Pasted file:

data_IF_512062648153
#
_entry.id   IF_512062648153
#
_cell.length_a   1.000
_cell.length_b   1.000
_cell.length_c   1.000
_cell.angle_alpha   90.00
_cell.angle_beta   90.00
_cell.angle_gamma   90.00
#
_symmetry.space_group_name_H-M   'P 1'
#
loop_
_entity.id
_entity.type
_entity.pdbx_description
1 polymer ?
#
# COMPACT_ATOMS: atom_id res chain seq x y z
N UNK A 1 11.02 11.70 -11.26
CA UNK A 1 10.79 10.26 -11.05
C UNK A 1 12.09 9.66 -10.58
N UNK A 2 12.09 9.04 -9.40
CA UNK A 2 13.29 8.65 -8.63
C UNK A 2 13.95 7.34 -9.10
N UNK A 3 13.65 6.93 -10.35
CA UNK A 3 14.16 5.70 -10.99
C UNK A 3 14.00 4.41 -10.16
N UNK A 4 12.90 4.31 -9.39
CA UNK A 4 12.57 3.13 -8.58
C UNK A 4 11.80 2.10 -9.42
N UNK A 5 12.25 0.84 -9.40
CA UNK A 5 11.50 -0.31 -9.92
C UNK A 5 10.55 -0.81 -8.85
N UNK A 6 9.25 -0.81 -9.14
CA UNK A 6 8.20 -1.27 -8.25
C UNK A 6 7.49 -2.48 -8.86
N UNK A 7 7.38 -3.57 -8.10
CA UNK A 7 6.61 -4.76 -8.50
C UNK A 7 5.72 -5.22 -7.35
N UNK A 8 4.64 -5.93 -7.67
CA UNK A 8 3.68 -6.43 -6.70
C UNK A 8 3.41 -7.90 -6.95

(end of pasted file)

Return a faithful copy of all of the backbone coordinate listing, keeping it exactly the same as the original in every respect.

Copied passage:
data_IF_512062648153
#
_entry.id   IF_512062648153
#
_cell.length_a   1.000
_cell.length_b   1.000
_cell.length_c   1.000
_cell.angle_alpha   90.00
_cell.angle_beta   90.00
_cell.angle_gamma   90.00
#
_symmetry.space_group_name_H-M   'P 1'
#
loop_
_entity.id
_entity.type
_entity.pdbx_description
1 polymer ?
#
# COMPACT_ATOMS: atom_id res chain seq x y z
N UNK A 1 11.02 11.70 -11.26
CA UNK A 1 10.79 10.26 -11.05
C UNK A 1 12.09 9.66 -10.58
N UNK A 2 12.09 9.04 -9.40
CA UNK A 2 13.29 8.65 -8.63
C UNK A 2 13.95 7.34 -9.10
N UNK A 3 13.65 6.93 -10.35
CA UNK A 3 14.16 5.70 -10.99
C UNK A 3 14.00 4.41 -10.16
N UNK A 4 12.90 4.31 -9.39
CA UNK A 4 12.57 3.13 -8.58
C UNK A 4 11.80 2.10 -9.42
N UNK A 5 12.25 0.84 -9.40
CA UNK A 5 11.50 -0.31 -9.92
C UNK A 5 10.55 -0.81 -8.85
N UNK A 6 9.25 -0.81 -9.14
CA UNK A 6 8.20 -1.27 -8.25
C UNK A 6 7.49 -2.48 -8.86
N UNK A 7 7.38 -3.57 -8.10
CA UNK A 7 6.61 -4.76 -8.50
C UNK A 7 5.72 -5.22 -7.35
N UNK A 8 4.64 -5.93 -7.67
CA UNK A 8 3.68 -6.43 -6.70
C UNK A 8 3.41 -7.90 -6.95